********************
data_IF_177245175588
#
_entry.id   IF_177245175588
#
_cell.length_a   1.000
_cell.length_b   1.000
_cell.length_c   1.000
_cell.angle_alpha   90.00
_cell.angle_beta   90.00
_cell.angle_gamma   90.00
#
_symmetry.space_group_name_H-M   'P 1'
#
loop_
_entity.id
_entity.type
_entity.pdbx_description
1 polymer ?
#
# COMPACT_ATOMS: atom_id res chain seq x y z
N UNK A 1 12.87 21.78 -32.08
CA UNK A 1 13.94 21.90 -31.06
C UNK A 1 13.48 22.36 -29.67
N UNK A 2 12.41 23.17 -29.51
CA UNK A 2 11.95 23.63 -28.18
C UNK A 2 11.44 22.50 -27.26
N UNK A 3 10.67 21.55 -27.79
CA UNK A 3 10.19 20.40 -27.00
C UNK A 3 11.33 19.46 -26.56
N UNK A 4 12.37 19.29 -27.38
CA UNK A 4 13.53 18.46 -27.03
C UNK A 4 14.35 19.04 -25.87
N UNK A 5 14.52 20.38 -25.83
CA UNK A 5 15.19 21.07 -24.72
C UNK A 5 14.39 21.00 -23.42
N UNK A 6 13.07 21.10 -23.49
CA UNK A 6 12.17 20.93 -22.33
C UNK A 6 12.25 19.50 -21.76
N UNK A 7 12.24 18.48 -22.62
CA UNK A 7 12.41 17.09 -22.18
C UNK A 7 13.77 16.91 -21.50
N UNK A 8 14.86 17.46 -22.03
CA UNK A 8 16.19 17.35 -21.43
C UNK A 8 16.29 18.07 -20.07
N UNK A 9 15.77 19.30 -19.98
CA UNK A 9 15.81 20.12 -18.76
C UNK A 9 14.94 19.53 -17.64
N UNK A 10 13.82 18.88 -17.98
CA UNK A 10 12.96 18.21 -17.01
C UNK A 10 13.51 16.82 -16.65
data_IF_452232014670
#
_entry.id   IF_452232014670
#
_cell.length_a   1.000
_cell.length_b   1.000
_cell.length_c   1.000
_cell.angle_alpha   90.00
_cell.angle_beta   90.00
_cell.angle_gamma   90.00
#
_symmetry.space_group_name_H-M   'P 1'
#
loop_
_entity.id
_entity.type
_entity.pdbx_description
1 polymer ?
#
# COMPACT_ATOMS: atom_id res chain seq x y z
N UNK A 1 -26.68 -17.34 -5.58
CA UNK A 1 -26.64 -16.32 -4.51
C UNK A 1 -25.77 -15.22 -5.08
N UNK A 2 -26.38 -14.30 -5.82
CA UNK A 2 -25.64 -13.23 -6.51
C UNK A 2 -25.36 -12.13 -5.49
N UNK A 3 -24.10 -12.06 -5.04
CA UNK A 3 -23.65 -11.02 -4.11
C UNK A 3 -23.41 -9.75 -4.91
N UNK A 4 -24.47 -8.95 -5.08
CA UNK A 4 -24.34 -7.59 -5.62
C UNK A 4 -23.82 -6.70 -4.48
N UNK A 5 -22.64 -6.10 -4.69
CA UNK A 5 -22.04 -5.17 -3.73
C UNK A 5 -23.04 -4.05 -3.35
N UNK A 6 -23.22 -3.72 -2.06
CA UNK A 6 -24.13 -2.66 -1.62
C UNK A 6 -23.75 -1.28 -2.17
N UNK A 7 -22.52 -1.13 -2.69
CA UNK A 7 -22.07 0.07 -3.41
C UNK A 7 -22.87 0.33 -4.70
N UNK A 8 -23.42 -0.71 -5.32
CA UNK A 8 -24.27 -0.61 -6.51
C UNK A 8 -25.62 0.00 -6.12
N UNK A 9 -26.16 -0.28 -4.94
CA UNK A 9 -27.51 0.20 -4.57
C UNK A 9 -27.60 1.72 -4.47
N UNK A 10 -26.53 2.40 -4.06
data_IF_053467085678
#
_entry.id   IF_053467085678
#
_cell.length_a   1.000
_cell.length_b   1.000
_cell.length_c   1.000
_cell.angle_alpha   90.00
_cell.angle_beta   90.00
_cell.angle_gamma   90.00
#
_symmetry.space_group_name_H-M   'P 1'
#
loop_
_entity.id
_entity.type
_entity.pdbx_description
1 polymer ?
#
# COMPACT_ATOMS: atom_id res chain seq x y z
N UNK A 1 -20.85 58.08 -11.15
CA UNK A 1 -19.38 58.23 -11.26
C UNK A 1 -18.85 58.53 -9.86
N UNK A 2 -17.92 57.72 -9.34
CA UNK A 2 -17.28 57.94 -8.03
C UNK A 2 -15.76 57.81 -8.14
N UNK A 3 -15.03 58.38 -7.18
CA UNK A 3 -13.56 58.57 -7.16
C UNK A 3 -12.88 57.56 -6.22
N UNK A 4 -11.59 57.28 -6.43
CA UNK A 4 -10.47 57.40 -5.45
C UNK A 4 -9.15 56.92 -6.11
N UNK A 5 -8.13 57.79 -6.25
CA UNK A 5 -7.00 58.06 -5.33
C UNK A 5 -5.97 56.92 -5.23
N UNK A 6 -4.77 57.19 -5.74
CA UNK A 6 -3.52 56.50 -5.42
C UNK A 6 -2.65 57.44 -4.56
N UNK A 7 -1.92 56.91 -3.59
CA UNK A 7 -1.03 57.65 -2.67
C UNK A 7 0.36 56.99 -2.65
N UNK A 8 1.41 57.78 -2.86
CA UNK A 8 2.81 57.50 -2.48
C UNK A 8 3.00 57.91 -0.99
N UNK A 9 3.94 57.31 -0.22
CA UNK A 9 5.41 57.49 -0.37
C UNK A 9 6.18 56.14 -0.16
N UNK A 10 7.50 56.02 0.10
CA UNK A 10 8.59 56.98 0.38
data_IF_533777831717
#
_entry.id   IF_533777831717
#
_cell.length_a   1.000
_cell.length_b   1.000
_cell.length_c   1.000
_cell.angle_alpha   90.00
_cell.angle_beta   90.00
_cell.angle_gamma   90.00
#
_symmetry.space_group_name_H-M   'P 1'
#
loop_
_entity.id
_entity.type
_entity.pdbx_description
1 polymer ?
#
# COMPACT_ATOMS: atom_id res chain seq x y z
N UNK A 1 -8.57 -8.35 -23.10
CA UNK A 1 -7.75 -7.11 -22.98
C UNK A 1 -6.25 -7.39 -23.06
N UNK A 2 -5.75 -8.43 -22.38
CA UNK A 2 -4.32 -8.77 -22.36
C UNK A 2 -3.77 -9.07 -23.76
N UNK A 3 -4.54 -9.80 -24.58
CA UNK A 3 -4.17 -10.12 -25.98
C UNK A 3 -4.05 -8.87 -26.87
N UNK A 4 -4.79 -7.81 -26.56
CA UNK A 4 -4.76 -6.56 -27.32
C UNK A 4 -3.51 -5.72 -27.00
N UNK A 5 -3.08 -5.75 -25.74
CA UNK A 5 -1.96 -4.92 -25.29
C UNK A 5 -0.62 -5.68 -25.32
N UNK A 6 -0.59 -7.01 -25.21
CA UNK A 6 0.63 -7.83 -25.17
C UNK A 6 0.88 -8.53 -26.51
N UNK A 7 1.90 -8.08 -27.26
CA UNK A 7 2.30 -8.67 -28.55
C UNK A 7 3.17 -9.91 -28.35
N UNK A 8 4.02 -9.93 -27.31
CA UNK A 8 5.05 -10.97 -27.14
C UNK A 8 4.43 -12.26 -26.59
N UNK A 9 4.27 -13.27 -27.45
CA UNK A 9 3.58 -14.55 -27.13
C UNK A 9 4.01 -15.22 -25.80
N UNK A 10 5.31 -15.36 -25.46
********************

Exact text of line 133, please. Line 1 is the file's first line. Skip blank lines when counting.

C UNK A 5 -5.97 56.92 -5.23